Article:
In collaboration with the BMJ
£500 first prize
£200 second prize
Open to all doctors in training
In recognition of the 70thanniversary of the founding of the NHS, Doctors for the NHS are offering a prize of £500 for the best essay with the title:
“ Our profession in today’s NHS”
First prize £500; second prize £200
Winning essay to be published in the BMJ, subject to editorial approval
Winners will be announced at the DFNHS Annual Meeting at Unite HQ, 128, Theobalds Road, London WC1X 8TN, on Saturday 6thOctober
Your essay should be under 2000 words
Closing date for submission 16thSeptember 2018
Essays should be submitted by email to firstname.lastname@example.org
Any questions about the competition can be sent to this address
From its conception seventy years ago, the NHS has experienced tensions between the medical profession, the government of the day and the civil servants that administer it. At various times there have been concerns that professional standards may be compromised because of political or managerial initiatives and at other times that the self-interest of the profession itself might undermine the founding principles of the NHS.
It was one such period of tension in 1976, when the Government was seeking to make a complete separation between the NHS and private medicine, that led to the formation of the NHS Consultants Association. It gave voice to those consultants whose overriding commitment was to the NHS, at a time when other professional bodies were considering industrial action. That voice has been raised in many campaigns over subsequent years, and recently in opposition to the Health and Social Care Act, plans to introduce ACOs into the NHS and in support of the campaign for the NHS Reinstatement Bill. It was recognised that doctors other than consultants share these commitments and in 2015 the organisation opened its doors to all doctors including doctors in training and changed its name to Doctors for the NHS (DFNHS).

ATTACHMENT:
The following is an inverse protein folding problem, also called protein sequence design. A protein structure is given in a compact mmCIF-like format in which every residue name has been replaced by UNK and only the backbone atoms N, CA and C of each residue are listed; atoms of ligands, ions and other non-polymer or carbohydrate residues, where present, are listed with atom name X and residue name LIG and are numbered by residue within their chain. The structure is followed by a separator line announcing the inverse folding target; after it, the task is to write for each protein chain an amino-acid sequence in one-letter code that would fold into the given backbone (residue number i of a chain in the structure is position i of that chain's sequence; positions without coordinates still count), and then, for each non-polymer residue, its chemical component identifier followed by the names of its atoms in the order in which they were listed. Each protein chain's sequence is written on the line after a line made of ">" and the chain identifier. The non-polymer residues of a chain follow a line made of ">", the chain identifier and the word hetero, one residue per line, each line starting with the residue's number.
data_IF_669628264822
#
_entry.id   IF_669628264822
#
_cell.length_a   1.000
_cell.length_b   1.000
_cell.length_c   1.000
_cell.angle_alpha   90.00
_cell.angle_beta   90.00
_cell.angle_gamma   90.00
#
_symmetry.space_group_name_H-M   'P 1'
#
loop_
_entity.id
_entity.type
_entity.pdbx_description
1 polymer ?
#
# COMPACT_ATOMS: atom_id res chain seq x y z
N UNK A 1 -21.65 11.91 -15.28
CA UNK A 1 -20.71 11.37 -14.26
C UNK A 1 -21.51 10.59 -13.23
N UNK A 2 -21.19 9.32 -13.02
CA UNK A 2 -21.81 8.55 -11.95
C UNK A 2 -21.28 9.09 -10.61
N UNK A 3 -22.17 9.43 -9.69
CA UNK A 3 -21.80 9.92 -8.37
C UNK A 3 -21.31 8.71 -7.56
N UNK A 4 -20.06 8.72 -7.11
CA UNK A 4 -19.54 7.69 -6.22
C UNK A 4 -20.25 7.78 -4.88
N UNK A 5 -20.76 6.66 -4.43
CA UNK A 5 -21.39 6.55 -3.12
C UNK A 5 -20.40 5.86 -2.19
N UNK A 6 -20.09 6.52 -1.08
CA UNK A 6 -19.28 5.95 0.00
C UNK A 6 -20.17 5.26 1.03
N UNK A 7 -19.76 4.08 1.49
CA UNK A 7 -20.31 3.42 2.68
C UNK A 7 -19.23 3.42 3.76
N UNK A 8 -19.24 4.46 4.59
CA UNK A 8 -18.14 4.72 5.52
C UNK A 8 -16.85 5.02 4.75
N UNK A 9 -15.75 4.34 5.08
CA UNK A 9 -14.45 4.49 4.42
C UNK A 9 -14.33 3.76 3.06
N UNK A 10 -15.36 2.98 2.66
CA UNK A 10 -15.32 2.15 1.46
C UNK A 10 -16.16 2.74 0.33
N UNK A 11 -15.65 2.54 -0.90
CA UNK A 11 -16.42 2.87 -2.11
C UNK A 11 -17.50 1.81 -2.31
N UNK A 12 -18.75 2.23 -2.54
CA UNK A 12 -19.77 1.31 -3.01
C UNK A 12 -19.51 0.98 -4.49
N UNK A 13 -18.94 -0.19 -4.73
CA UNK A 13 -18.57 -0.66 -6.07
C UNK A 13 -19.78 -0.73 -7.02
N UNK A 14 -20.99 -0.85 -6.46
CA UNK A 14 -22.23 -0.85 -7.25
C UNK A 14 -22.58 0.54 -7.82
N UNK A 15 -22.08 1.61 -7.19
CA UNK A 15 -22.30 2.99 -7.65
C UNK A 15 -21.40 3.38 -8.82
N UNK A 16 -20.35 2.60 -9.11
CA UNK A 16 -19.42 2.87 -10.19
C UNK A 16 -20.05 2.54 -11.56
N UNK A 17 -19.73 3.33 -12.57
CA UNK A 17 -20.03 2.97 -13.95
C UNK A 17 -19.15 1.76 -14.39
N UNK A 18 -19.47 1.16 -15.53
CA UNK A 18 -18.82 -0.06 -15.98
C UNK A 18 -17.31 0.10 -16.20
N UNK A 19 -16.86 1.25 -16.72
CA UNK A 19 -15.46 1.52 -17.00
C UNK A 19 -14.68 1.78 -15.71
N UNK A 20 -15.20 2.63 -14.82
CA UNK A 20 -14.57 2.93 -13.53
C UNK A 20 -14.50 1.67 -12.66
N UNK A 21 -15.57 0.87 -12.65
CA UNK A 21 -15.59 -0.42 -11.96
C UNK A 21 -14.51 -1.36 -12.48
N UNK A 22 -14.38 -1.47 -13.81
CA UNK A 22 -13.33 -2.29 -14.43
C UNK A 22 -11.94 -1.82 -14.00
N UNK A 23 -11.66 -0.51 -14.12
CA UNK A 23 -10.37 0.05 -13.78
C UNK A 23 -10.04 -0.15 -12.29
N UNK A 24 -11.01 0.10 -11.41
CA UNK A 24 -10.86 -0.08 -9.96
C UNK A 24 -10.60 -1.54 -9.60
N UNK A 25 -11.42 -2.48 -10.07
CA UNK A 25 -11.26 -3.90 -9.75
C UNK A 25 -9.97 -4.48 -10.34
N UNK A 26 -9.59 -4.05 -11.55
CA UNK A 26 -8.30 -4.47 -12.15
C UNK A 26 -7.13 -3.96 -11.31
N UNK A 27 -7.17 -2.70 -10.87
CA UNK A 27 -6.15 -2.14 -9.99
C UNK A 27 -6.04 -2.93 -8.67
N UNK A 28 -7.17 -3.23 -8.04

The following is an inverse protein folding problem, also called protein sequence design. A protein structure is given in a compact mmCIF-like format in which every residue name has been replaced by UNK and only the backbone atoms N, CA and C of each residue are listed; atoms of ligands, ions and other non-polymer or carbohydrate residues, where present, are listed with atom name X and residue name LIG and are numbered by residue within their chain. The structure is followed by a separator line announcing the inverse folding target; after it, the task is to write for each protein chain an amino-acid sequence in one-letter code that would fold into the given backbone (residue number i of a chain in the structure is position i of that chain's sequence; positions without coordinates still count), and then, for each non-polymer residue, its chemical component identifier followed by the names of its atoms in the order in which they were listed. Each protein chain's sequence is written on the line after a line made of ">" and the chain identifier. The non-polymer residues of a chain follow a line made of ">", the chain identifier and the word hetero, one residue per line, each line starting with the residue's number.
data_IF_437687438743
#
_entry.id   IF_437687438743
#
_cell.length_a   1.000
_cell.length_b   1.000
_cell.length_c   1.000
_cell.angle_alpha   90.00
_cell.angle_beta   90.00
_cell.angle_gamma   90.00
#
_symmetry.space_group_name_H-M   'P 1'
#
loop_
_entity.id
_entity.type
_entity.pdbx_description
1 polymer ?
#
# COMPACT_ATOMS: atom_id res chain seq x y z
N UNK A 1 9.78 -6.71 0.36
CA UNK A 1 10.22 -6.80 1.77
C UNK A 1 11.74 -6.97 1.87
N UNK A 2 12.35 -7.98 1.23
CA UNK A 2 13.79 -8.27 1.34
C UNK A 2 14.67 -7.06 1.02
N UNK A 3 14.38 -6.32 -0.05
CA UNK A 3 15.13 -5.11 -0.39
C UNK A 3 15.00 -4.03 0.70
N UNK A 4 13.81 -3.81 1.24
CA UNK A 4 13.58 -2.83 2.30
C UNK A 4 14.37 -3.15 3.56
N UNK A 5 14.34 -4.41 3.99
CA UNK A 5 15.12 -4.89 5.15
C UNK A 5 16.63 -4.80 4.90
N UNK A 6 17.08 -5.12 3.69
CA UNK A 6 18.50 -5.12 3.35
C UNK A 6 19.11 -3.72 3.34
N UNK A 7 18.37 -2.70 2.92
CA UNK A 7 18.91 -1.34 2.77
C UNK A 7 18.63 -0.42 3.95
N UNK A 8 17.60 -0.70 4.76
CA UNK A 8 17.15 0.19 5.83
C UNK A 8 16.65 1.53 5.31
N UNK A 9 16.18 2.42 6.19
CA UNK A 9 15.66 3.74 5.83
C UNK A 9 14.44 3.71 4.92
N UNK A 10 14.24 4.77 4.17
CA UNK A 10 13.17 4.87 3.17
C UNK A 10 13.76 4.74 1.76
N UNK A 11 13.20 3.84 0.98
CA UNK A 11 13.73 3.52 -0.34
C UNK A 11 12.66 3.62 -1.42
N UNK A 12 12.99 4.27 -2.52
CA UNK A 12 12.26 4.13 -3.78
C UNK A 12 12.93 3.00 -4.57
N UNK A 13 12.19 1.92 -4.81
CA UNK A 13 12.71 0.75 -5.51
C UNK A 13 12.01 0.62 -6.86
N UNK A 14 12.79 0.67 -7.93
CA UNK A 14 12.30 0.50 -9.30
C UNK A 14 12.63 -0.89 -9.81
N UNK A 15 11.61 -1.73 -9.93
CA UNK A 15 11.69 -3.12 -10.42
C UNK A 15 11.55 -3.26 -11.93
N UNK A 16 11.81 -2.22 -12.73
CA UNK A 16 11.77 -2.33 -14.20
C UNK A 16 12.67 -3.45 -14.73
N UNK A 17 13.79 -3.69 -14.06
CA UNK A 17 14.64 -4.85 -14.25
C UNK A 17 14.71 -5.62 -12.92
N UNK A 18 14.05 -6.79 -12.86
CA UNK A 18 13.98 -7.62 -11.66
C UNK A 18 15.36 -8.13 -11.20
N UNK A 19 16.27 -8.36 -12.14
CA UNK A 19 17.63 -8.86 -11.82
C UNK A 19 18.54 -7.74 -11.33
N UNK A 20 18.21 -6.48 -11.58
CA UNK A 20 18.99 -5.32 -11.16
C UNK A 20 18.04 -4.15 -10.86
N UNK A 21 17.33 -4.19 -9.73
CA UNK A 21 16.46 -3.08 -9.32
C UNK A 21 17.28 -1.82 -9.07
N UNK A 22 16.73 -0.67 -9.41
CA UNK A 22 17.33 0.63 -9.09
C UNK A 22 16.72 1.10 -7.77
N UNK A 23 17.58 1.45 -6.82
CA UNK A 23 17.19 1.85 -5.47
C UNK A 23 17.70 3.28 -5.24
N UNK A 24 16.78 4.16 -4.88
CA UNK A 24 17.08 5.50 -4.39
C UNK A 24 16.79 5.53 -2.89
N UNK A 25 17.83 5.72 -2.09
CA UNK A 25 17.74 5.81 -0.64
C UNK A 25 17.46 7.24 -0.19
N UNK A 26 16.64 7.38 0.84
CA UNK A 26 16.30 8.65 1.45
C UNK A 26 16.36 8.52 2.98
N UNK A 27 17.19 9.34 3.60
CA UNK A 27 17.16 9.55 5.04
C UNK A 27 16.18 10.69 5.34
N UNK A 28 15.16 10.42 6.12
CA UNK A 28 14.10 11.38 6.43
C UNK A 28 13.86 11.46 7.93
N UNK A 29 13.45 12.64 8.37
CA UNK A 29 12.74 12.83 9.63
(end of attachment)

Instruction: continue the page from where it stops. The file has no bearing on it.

Members of DFNHS believe the NHS should be publicly funded, publicly provided and publicly accountable. We believe in service and cooperation, not market forces or competition, and we believe the service should be professionally led.
As an organisation, we are not aligned with any political party, but meet with key politicians, decision makers and opinion formers, presenting evidence-based arguments and promoting professional and public involvement in the planning of health care. A number of our members are active in BMA Council. Most recently, we presented evidence to the Commons Health Select Committee Inquiry into Integrated Care. In 2005 we founded Keep Our NHS Public (KONP) as a campaigning organisation and the NHS Support Federation to analyse and disseminate information on the NHS. We publish a quarterly newsletter, back-copies of which are available here and hold an annual meeting: we are delighted that BMA Chair Dr Chaand Nagpaul will be delivering the keynote address this year.
It will fall to doctors currently in training to actively shape the evolution of the NHS. Alongside acquiring clinical skills, we would like to encourage them to develop ideas of their place in this continuing aspect of the practice of medicine which will act as a framework for their life in medicine. The vivid experiences that affect most doctors as they get to grips with the realities of working with patients, their families and with other professional colleagues can offer a different perspective to those of the more ‘experienced’ practitioner, but one that is not often captured.
By offering this essay prize DFNHS want to hear the views of doctors in training and encourage them to reflect on the core professional values of a doctor; the role that they see for the medical profession within the NHS; whether their training and experiences have equipped them for their professional lives; and other ideas. The title of the essay is “Our profession in today’s NHS”. We anticipate this will result in original, thought provoking and controversial contributions.
Essays will be judged by a panel looking for fresh ideas, originality and an insight into the place of the profession in today’s NHS. There is a first prize of £500, with a second prize of £200. The winning essay will be published in the BMJ (subject to editorial approval) and the winners invited to present at the Doctors for the NHS Annual Meeting in October.
There is a word limit of 2000 words and the closing date for submissions is 16thSeptember 2018. Essays should be submitted by email to: email@example.com any questions about the competition can be directed to that address.
Being a member of Doctors for the NHS is not a prerequisite for entry, but you can join here.